While there are many dining options downtown, folks heading out on U.S. 11 will find a real taste of Marion tradition. The Dip Dog stand opened in 1957. A few years later, Interstate 81 was finished and traffic by the stand dropped dramatically. However, the unique version of corn dogs served there remained a local favorite, and the Dip Dog stand is still going strong. In addition to its spin on the corn dog, this greasy spoon offers mouth-watering onion rings and a wide variety of items you would come to expect from a drive-in restaurant.
Marion is also home to a drive-in movie theater. The Park Place Drive-in shows first run movies and offers guests rounds of mini-golf. You can also immerse yourself in art, antiques and local crafts at the Herb House on Pendleton Street.
The crowning jewel of the area lies just a few miles out of town on state Highway 16. Just before the road winds its way through the mountains, the sparkling waters of the lake at Hungry Mother State Park come into view. A white sandy beach stretches out along the shores of the lake. In the summer months, thousands of people head to this "beach" to enjoy the cool waters of this mountain lake. Fishermen and kayakers also come to the park, which offers a wide variety of outdoor recreation and plenty of amazing views.
The name for the park comes from the legend of Molly Marley, an early settler in the region who was taken by Native Americans who ravaged the frontier settlements. Marley was said to have escaped with her child. After collapsing, Molly's child apparently wandered down the mountain looking for help, only being able to tell the people he found the words "Hungry Mother."
Today, the mountain where the legend unfolded is called Molly's Knob. The hike to the top can be a grueling one but offers the reward of a stunning view of the rugged landscape surrounding the park. Just beyond the state park is one of the most popular stretches of road for motorcycle riders. Called "The Back of the Dragon," this 32-mile stretch of road boasts 260 curves and elevations up to 3,500 feet.
Stepping back in time is easy to do in this part of Southwest Virginia. In fact, one town boasts that it has been preserving history for more than 10,000 years. Coming into the town of Saltville from I-81, there is an overlook along Highway 107. The town of about 2,000 stretches along the valley floor where the Saltville River flowed for thousands of years. Eventually, the river backed up, creating a lake and later a marshy area that provided perfect conditions for preserving plant and animal remains. Remnants of the lake and marsh are still clearly visible from the overlook.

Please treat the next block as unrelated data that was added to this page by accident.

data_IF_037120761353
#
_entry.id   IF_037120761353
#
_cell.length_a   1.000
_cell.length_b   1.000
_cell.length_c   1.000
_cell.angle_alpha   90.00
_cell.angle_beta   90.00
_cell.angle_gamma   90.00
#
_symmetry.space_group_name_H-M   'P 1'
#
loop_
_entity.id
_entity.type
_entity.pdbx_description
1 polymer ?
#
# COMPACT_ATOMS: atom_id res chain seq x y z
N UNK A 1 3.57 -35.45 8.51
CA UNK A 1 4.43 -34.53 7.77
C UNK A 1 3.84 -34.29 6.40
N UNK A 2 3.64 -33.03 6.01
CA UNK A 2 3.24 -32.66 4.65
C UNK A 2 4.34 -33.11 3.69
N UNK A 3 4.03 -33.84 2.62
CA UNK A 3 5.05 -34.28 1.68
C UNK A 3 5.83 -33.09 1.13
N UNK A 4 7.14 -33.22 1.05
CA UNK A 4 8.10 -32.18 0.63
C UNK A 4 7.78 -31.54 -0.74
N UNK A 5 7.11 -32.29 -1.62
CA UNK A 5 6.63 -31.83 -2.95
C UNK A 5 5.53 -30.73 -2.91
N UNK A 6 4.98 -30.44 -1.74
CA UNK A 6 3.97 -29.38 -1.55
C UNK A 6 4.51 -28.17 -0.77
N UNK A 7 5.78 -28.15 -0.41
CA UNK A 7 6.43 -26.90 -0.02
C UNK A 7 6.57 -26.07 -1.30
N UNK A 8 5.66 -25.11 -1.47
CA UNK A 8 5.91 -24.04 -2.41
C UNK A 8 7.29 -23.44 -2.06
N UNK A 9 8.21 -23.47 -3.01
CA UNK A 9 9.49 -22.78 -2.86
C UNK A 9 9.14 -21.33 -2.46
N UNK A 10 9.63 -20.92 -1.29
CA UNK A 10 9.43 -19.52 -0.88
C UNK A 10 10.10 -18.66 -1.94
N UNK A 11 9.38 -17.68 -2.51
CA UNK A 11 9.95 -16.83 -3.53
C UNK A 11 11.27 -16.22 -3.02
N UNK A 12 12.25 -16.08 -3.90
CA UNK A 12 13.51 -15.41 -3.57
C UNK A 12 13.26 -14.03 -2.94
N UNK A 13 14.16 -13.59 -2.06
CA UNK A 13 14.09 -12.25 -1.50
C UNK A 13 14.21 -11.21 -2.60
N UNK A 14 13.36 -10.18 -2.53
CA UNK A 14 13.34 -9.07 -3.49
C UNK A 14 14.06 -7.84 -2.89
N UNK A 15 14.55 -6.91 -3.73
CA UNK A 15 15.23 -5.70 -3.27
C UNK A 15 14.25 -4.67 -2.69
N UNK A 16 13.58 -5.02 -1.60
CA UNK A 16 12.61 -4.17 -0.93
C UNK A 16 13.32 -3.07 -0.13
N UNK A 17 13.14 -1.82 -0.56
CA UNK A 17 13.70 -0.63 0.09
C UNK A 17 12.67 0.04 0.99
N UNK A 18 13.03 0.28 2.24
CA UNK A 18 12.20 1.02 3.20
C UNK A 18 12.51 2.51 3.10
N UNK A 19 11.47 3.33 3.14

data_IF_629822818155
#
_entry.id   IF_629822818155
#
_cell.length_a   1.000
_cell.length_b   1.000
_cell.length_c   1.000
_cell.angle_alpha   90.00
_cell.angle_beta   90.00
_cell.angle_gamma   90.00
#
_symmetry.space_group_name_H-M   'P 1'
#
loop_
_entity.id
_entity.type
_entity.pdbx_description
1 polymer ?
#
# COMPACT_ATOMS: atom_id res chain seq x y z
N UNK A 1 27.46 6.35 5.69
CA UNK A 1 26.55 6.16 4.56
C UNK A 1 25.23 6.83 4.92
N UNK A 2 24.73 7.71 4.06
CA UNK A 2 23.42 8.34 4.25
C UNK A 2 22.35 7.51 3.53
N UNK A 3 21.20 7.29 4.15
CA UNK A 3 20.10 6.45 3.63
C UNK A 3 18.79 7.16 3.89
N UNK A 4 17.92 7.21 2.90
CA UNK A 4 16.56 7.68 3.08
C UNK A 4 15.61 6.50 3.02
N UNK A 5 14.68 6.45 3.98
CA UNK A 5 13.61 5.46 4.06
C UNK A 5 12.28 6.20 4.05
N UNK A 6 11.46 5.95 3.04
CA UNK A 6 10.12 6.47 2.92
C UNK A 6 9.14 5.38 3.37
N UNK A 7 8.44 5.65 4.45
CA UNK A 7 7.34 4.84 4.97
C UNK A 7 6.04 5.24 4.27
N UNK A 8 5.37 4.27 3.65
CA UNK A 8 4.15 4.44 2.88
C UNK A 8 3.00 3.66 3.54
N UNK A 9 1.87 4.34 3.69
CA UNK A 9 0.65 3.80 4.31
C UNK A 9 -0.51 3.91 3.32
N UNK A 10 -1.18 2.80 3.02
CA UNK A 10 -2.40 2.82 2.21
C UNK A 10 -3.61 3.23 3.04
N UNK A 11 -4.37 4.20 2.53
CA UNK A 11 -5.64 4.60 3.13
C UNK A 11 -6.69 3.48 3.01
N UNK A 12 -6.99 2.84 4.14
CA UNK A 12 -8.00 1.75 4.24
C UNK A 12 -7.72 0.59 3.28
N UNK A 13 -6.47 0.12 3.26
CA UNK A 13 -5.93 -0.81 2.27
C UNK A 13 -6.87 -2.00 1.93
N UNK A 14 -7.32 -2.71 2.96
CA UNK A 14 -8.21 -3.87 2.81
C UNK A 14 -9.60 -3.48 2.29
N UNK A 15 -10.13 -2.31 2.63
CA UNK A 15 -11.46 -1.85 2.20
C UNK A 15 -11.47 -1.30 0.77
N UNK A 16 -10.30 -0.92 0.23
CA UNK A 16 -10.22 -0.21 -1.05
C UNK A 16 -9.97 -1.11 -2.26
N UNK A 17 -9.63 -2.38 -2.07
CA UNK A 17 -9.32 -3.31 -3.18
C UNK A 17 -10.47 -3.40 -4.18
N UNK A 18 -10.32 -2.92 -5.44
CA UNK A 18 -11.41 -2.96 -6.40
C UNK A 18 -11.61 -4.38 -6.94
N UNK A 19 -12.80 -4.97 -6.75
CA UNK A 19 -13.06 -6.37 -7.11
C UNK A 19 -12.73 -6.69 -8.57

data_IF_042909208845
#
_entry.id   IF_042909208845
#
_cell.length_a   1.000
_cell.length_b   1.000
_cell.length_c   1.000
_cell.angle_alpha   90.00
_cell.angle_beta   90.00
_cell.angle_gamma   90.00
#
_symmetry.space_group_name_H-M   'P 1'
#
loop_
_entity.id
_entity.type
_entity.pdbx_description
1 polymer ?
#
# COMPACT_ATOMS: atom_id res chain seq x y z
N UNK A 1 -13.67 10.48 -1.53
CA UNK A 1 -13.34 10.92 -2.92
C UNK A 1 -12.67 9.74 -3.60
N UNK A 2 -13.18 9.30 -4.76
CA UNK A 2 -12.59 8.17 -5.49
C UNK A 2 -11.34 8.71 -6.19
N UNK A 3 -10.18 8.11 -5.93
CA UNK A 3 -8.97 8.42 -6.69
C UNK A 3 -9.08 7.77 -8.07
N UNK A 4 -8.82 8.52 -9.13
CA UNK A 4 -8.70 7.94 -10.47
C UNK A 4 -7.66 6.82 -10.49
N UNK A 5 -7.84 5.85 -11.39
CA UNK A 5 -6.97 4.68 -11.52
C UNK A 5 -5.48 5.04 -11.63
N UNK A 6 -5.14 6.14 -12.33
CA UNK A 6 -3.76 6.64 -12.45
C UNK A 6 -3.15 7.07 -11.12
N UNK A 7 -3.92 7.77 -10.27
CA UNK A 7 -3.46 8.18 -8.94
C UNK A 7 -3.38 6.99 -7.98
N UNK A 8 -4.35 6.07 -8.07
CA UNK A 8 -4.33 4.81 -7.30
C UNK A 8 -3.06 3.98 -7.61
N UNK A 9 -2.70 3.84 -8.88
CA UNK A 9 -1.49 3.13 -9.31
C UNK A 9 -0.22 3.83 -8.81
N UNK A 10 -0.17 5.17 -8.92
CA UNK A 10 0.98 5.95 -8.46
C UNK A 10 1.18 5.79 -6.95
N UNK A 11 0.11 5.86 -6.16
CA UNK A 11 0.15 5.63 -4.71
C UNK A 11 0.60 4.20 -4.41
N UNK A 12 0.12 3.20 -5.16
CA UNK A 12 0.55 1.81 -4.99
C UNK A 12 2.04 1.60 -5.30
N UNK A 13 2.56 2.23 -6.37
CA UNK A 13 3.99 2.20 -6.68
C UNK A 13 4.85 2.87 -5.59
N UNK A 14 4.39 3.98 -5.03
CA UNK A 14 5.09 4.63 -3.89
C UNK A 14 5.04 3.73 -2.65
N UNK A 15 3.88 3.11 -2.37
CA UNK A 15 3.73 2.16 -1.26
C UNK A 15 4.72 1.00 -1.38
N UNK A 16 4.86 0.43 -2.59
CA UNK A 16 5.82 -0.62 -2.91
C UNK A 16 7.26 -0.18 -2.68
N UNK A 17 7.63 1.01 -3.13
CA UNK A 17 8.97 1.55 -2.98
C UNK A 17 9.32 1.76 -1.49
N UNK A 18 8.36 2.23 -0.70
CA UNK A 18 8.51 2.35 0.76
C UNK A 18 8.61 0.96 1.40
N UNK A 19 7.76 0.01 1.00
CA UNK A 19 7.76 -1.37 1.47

Today at the Museum of the Middle Appalachians in downtown Saltville, visitors get a chance to see what's been unearthed along with a detailed history of life in the valley. The prizes of the collection are a mastodon skeleton and a woolly mammoth skull and tusks. Both animals roamed the valley floor in the days when the Saltville River flowed. The water and the ground around it were filled with abundant amounts of salt, which attracted a wide variety of animals, and later those deposits of salt would help fuel an army and the industrial revolution.
During the Civil War, the salt deposits helped cement the town's status as the salt capital of the Confederacy. Later, the salt below the soil became a key ingredient the Olin Company's production of chemicals used to make fuel for the Air Force and the U.S. Space program. The Olin Company built homes, schools and stores for workers and Saltville became a company town, much like its coal country counterparts. Gypsum mining also became an important part of Saltville's economy. The mine was one of the deepest of its kind in the country. The mine and the chemical factory are both gone, but Saltville continues to use its historic assets to bring people into town.
While not as well known as its neighbor Abingdon, Marion and the surrounding area is filled with surprises. Marion recently received a top honor from a national marketing firm, which named it "America's Coolest Hometown." It's an image the town seems to be happy with adopting as Marion welcomes people not only to Main Street, but the surrounding area filled with more than 10,000 years of history.
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Travel Photography and Blog by Jason Barnette
Great article on Marion from Jason Barnette!